A Young Brother and Sister Diagnosed with Hodgkin's in the Same Year

In March 2013, my little brother, Cameron, was diagnosed with Hodgkin's Lymphoma. It started as a bronchitis diagnosis until his follow-up; the X-ray showed a suspicious shadow. Imagine being told you have a chest cold and discovering scattered tumors throughout your body. My brother chose to have the tumors removed through open-heart surgery. We still didn't think it was cancer, mainly because the experts told us they felt it would most likely be benign tumors.

The surgery was a long grueling 8 hours of hospital food and waiting rooms as we nervously awaited news on his progress. Once the operation was finished, the surgeon came out and told us that the tumors were cancerous. We had no history of cancer on either side of the family and didn't know anything about it other than losing our Uncle Joe a few months early in January to the disease. Our Uncle Joe wasn't blood-related. He was married to my father's sister but lived with us most of our lives.

Uncle Joe passed a few weeks after finding out he had cancer. 

After my brother began chemotherapy treatment, I flew to El Paso, Texas, where my military husband was stationed to give birth to our second child and only daughter. My husband was deployed to Afghanistan when I welcomed our beautiful newborn girl into the world on June 8, 2013. Then a few weeks after giving birth (three months after my brother's diagnosis), I received the news that I had Hodgkin's lymphoma, same cancer as my brother. Printed on a piece of copy paper were my scan results;

"There is a large anterosuperior mediastinal mass that extends around the left heart border measuring 12.3cm. A second mass adjacent to the left heart is also present, measuring 4.9cm. Within the right mediastinum, there is an enlarged lymph node measuring 3.8cm. Multiple other scattered enlarged lymph nodes are also identified in the left region…"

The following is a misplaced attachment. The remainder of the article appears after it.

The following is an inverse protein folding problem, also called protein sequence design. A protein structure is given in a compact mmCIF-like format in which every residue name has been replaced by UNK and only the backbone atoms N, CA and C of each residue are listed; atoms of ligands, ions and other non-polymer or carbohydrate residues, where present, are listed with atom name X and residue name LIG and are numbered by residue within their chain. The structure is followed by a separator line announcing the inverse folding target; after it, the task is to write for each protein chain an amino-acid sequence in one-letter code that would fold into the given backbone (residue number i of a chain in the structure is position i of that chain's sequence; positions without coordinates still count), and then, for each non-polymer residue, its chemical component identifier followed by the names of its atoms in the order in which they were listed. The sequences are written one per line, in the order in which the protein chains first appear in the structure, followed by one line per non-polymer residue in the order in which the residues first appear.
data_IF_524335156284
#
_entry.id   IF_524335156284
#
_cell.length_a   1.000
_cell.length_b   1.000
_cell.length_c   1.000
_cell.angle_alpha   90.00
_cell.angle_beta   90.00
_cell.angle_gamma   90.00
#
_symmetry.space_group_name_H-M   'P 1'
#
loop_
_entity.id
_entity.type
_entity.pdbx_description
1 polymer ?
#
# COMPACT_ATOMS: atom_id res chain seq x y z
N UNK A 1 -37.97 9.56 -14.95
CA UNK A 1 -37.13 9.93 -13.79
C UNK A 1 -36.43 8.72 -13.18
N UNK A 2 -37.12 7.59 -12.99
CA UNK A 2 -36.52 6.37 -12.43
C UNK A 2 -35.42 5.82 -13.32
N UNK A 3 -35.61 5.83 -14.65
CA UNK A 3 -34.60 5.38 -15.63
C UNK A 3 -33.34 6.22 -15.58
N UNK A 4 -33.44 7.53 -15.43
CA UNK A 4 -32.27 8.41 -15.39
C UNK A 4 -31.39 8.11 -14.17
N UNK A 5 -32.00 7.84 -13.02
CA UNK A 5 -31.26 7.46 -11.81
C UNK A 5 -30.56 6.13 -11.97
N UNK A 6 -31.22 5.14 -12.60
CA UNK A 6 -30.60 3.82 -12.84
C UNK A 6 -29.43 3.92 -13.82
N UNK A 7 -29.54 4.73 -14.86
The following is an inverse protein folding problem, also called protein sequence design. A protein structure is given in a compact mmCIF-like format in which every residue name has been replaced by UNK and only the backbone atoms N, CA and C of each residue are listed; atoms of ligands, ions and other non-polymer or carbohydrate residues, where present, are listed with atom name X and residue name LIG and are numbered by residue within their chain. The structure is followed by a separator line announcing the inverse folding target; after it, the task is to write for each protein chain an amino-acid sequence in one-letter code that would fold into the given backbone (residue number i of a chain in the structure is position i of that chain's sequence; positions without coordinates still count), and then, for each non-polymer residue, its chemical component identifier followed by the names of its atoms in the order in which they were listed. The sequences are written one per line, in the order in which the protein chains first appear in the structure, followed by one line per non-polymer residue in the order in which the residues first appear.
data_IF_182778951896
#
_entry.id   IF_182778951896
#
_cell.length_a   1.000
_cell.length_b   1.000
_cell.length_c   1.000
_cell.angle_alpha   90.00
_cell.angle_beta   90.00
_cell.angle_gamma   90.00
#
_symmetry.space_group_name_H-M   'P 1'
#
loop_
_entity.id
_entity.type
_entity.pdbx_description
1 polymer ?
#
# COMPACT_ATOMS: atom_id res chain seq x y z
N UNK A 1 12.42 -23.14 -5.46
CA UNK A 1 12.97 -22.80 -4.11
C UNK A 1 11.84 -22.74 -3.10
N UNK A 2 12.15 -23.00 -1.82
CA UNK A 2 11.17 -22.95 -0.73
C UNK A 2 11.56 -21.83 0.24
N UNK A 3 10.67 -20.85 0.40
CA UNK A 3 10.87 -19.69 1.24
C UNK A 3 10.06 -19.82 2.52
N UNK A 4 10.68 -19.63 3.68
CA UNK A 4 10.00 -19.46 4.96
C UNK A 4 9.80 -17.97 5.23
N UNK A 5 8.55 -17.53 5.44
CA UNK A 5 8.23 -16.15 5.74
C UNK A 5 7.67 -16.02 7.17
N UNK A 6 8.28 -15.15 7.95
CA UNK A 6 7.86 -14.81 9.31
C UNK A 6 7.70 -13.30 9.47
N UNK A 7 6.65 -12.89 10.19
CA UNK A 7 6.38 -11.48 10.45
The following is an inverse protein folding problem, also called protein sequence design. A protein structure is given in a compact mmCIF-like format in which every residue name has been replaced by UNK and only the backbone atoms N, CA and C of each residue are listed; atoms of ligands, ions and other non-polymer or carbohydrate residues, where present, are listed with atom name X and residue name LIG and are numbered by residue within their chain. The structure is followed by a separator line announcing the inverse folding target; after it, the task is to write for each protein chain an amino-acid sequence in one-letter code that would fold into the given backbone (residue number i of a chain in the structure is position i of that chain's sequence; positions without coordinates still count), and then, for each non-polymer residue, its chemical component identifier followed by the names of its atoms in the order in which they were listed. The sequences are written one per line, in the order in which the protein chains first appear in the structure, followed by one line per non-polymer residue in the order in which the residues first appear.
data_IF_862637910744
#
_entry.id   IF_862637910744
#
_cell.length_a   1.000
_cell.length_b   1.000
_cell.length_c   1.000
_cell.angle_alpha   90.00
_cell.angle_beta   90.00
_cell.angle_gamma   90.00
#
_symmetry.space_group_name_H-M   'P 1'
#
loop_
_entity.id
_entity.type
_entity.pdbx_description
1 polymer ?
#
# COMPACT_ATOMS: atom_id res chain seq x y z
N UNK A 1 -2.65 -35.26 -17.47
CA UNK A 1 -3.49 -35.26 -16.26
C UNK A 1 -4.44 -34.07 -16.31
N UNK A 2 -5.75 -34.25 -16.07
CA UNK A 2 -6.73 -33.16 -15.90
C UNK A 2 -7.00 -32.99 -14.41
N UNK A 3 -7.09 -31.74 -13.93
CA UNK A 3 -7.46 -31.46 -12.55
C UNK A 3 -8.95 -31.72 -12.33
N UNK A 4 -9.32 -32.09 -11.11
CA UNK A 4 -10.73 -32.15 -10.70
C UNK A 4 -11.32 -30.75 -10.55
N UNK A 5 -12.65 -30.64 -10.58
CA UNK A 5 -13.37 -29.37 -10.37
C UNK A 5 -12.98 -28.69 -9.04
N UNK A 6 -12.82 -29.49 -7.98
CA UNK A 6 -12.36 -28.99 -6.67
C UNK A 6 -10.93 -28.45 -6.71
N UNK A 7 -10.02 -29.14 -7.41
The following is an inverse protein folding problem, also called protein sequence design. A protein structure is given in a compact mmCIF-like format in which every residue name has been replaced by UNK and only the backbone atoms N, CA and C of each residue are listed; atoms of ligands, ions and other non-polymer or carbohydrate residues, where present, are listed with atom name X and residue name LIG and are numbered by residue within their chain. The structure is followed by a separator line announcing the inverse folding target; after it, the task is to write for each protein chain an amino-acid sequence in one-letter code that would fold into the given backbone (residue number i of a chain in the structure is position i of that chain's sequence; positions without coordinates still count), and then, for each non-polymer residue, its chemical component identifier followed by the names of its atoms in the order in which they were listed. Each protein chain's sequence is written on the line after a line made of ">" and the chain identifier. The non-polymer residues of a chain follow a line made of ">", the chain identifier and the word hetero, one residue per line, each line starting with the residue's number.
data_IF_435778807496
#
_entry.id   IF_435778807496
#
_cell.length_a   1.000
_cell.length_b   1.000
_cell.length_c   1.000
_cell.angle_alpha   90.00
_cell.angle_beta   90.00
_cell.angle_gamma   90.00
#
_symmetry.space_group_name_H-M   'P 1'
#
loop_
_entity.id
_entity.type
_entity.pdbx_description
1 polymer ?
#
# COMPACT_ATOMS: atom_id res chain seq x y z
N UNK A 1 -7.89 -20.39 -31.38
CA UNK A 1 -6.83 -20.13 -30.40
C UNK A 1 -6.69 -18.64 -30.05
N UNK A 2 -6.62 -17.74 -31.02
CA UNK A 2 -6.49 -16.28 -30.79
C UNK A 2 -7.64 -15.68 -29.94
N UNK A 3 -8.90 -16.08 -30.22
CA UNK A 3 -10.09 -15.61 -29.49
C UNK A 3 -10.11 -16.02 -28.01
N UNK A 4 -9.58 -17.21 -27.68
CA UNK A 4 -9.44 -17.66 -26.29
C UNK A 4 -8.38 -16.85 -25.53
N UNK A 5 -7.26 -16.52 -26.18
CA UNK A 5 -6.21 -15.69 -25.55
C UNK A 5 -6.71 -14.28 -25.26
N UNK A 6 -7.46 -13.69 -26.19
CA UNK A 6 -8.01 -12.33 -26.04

You know that the news isn't going to be positive when the nurse taking your information appears somber. The doctor walked in with a worried face, looked through papers, looked again, glanced over to the nurse, and then took a deep breath, "So, you have tumors..." Before she could finish, I responded, "I knew; I just knew it. I know it's cancer." She asked me if I was OK to drive home. At that moment, I was, but there was a raging battle in my mind throughout the entire drive.

I never in my wildest dreams thought this was what I would be experiencing in my 20s. The physical pain is only half the battle. Your thoughts; you must fight the most when you're told, "You have cancer." I had to reinvent my perspective on life, faith, and the legacy I wanted to leave behind. We must look at these downfalls in living in a way that no one can comprehend unless they've been down this road.

I was lucky that my little brother was diagnosed first. His experience gave me insight into the world I was about to enter. The discovery that tumors overtook my entire left region was devastating but a relief. It took six doctors to finally get my diagnosis, and if it wasn't for my brother, I wouldn't have persistently pushed for real answers.

In 2013, the direction of my life changed. I wasn't prepared for a cancer journey months after my little brother was diagnosed, but sometimes our call changes shape as our gifts evolve or the needs in our midst change. We should be ready to change with it, following the call where it leads next.

I want others to know that they are not alone. That it's OK to have an upbeat attitude during treatments, and it's also OK to temporarily lose yourself amid a traumatic experience. I knew that the rest of my life was going to change. I had to trust that this unexpected and terrifying news led me to become a better version of myself.


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